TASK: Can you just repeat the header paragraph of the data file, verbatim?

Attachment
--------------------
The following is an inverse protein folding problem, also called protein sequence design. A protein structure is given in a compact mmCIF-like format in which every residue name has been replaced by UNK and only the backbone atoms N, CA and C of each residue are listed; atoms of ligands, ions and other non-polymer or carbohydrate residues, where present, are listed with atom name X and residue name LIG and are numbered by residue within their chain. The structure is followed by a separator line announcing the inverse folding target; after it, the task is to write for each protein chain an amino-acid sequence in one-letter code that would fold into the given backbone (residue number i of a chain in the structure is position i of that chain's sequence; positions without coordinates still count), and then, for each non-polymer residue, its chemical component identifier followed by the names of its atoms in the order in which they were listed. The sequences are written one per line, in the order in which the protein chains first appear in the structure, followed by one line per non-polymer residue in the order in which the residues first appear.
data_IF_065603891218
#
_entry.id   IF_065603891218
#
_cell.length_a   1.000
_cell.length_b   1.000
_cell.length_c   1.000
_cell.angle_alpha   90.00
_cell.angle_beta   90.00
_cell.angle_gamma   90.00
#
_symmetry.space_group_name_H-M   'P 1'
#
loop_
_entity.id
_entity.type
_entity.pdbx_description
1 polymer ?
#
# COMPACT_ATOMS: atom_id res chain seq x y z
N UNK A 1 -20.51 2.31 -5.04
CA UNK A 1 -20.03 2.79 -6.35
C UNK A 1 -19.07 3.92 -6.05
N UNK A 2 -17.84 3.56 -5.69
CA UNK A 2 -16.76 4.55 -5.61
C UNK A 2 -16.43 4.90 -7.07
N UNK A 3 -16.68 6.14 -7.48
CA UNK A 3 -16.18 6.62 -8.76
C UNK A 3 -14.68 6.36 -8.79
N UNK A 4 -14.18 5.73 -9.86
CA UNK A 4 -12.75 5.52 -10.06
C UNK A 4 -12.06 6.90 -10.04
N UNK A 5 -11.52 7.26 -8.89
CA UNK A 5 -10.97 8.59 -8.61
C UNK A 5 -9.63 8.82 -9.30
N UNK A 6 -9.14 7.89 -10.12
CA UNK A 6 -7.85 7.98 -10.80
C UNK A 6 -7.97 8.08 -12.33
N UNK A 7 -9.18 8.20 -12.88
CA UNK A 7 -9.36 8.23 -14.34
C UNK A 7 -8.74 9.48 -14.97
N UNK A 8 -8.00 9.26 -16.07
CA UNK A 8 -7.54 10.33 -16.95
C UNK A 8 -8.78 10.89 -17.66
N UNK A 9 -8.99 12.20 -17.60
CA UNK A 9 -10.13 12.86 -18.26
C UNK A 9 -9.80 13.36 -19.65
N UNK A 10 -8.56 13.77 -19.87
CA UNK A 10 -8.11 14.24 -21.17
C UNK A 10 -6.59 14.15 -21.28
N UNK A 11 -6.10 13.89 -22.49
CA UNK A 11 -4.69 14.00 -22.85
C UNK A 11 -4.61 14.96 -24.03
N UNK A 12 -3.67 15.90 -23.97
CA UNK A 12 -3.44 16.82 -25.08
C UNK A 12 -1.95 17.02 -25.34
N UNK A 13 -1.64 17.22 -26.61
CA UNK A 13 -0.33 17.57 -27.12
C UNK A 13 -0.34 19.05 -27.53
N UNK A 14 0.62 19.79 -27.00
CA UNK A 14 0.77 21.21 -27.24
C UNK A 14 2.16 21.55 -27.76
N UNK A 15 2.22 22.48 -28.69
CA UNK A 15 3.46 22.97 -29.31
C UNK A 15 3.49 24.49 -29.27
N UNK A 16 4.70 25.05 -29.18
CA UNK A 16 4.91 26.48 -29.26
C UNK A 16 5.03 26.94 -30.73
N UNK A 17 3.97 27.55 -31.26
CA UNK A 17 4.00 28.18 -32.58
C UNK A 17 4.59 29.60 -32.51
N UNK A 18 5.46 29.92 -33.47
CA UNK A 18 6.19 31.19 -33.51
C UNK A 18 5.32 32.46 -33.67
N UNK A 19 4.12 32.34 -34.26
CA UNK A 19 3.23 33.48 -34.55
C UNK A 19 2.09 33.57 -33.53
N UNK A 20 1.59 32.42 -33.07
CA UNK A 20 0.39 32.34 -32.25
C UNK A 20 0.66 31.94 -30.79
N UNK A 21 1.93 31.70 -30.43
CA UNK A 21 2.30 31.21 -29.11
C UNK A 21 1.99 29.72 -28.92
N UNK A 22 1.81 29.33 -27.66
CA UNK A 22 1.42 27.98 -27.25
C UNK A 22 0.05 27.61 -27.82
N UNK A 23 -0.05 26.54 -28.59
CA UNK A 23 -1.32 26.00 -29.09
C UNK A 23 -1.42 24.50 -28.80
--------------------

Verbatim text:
The following is an inverse protein folding problem, also called protein sequence design. A protein structure is given in a compact mmCIF-like format in which every residue name has been replaced by UNK and only the backbone atoms N, CA and C of each residue are listed; atoms of ligands, ions and other non-polymer or carbohydrate residues, where present, are listed with atom name X and residue name LIG and are numbered by residue within their chain. The structure is followed by a separator line announcing the inverse folding target; after it, the task is to write for each protein chain an amino-acid sequence in one-letter code that would fold into the given backbone (residue number i of a chain in the structure is position i of that chain's sequence; positions without coordinates still count), and then, for each non-polymer residue, its chemical component identifier followed by the names of its atoms in the order in which they were listed. The sequences are written one per line, in the order in which the protein chains first appear in the structure, followed by one line per non-polymer residue in the order in which the residues first appear.